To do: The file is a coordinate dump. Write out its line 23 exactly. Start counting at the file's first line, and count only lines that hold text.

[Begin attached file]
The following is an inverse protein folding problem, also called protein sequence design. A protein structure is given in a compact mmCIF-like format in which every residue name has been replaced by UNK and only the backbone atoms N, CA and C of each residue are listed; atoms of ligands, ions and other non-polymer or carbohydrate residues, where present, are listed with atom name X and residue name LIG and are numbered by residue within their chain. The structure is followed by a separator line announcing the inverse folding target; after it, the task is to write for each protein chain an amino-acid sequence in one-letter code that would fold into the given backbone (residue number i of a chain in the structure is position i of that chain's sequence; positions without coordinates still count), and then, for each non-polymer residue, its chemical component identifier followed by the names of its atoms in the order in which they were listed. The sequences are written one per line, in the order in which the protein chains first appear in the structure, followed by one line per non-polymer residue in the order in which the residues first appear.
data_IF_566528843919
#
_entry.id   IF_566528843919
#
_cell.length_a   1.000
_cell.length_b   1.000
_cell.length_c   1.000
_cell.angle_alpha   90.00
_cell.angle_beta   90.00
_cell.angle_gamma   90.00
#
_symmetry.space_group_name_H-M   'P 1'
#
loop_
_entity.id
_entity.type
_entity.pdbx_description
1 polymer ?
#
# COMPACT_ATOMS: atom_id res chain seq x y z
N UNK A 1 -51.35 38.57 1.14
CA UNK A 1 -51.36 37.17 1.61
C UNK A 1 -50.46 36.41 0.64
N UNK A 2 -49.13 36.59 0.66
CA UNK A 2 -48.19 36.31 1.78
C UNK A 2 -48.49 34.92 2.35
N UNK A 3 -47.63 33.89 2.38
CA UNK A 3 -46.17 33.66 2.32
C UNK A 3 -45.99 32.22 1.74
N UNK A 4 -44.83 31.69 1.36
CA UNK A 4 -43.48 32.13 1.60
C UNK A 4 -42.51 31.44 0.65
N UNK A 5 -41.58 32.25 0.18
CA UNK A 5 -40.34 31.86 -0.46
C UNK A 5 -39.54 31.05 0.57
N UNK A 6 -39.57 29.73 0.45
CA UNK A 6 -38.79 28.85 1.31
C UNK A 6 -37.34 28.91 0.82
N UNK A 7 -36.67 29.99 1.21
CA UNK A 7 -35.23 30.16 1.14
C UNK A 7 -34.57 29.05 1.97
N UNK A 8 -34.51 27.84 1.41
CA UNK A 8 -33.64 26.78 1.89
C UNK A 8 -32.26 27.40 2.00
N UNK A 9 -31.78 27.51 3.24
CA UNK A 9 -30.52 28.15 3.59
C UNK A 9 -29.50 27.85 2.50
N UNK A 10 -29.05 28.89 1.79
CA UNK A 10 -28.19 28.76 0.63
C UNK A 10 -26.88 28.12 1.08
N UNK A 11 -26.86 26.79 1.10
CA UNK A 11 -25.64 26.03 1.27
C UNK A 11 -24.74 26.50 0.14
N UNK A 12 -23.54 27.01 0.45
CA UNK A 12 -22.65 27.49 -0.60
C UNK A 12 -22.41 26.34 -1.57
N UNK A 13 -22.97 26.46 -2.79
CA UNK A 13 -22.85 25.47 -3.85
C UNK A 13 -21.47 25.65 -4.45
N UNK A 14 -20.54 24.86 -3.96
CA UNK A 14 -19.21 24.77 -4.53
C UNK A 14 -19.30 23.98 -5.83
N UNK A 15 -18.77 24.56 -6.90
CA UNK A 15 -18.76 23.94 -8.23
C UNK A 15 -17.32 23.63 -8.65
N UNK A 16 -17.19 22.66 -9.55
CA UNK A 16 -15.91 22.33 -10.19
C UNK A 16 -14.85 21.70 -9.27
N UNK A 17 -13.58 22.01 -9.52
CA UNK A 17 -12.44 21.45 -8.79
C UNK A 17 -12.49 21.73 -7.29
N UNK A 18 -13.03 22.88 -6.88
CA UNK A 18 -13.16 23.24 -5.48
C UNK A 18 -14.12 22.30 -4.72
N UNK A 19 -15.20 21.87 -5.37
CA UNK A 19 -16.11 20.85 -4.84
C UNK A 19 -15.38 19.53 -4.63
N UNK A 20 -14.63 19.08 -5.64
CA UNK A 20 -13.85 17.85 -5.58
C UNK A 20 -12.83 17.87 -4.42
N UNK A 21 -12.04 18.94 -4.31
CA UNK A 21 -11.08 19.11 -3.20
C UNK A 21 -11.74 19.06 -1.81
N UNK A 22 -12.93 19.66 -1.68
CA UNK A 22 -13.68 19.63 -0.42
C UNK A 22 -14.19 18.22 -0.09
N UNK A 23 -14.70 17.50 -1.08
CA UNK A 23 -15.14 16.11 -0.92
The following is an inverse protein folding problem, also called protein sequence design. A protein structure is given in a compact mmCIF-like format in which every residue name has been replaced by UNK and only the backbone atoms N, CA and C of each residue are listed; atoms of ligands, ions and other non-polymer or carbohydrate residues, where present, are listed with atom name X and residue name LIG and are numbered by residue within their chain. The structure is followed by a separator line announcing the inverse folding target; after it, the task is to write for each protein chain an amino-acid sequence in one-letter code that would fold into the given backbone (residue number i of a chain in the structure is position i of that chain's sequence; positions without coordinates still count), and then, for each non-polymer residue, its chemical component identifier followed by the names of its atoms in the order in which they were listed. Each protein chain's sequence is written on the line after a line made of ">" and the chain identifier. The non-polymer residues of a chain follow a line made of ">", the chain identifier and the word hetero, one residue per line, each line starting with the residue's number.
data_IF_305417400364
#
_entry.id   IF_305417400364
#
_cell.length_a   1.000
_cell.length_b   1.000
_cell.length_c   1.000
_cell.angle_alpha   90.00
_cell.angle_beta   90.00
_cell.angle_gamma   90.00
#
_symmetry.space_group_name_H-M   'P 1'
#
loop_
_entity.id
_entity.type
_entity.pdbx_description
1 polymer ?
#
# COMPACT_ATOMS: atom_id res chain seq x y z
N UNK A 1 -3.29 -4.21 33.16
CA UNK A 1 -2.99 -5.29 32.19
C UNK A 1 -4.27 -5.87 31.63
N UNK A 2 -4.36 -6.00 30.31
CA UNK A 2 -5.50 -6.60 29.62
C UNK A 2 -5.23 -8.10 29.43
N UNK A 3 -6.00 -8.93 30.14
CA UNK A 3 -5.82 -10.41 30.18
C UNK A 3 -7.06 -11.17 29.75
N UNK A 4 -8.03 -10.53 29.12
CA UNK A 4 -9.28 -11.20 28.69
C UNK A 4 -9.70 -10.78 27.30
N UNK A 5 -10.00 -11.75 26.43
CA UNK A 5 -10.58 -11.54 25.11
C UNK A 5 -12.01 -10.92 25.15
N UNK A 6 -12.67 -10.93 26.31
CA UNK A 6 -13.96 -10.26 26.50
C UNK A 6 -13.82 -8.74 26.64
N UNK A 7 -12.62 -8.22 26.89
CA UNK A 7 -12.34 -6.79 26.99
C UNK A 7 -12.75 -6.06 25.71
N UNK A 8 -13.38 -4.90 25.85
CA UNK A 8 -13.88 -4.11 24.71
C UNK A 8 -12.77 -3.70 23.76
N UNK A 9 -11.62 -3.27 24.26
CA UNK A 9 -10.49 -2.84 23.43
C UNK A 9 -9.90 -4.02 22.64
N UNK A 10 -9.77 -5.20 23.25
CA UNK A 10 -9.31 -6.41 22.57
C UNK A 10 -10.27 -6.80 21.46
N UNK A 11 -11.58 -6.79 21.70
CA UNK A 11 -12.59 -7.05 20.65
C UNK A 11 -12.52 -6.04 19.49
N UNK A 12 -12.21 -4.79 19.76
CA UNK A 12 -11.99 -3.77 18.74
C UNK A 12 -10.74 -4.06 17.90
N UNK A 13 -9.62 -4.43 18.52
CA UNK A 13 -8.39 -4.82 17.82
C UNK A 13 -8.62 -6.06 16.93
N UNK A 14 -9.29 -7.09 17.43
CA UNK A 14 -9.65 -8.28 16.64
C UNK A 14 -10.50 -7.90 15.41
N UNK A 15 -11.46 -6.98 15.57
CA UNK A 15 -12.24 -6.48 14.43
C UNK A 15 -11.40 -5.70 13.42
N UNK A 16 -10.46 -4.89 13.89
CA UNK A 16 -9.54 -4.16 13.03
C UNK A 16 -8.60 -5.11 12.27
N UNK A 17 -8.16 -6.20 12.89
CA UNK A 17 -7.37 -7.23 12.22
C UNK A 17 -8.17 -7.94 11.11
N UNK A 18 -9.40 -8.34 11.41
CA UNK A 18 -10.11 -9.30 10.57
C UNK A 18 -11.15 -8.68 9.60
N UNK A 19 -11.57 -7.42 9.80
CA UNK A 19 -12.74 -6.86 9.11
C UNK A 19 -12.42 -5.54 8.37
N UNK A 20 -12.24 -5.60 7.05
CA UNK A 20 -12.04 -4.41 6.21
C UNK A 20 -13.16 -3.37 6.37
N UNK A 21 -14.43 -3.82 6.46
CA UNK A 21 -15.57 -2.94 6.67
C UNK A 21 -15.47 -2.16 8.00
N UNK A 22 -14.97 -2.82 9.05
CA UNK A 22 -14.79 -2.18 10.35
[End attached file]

CA UNK A 1 -51.36 37.17 1.61